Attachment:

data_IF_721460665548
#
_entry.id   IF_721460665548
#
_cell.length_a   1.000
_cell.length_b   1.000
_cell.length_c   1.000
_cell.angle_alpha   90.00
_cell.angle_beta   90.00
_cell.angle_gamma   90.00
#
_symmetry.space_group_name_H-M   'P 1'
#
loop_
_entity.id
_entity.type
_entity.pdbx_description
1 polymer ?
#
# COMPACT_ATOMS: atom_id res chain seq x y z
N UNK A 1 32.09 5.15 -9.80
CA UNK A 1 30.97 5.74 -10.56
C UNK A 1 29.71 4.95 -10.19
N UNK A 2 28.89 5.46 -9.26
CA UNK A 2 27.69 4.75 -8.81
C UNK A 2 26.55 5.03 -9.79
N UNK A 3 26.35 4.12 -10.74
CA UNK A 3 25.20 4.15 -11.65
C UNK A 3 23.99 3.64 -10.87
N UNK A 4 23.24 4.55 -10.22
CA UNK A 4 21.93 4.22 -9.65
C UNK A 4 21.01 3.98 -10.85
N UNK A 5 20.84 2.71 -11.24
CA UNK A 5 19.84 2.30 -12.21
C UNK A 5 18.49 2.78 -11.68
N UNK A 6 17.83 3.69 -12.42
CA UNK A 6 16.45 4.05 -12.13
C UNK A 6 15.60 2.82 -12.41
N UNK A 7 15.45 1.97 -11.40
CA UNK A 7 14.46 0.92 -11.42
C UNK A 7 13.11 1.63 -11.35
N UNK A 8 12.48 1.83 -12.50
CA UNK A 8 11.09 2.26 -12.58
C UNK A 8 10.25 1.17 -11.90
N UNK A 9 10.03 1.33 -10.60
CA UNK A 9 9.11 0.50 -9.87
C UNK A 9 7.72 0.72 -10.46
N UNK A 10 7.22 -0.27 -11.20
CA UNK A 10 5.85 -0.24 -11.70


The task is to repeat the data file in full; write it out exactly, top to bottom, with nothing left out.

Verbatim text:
data_IF_721460665548
#
_entry.id   IF_721460665548
#
_cell.length_a   1.000
_cell.length_b   1.000
_cell.length_c   1.000
_cell.angle_alpha   90.00
_cell.angle_beta   90.00
_cell.angle_gamma   90.00
#
_symmetry.space_group_name_H-M   'P 1'
#
loop_
_entity.id
_entity.type
_entity.pdbx_description
1 polymer ?
#
# COMPACT_ATOMS: atom_id res chain seq x y z
N UNK A 1 32.09 5.15 -9.80
CA UNK A 1 30.97 5.74 -10.56
C UNK A 1 29.71 4.95 -10.19
N UNK A 2 28.89 5.46 -9.26
CA UNK A 2 27.69 4.75 -8.81
C UNK A 2 26.55 5.03 -9.79
N UNK A 3 26.35 4.12 -10.74
CA UNK A 3 25.20 4.15 -11.65
C UNK A 3 23.99 3.64 -10.87
N UNK A 4 23.24 4.55 -10.22
CA UNK A 4 21.93 4.22 -9.65
C UNK A 4 21.01 3.98 -10.85
N UNK A 5 20.84 2.71 -11.24
CA UNK A 5 19.84 2.30 -12.21
C UNK A 5 18.49 2.78 -11.68
N UNK A 6 17.83 3.69 -12.42
CA UNK A 6 16.45 4.05 -12.13
C UNK A 6 15.60 2.82 -12.41
N UNK A 7 15.45 1.97 -11.40
CA UNK A 7 14.46 0.92 -11.42
C UNK A 7 13.11 1.63 -11.35
N UNK A 8 12.48 1.83 -12.50
CA UNK A 8 11.09 2.26 -12.58
C UNK A 8 10.25 1.17 -11.90
N UNK A 9 10.03 1.33 -10.60
CA UNK A 9 9.11 0.50 -9.87
C UNK A 9 7.72 0.72 -10.46
N UNK A 10 7.22 -0.27 -11.20
CA UNK A 10 5.85 -0.24 -11.70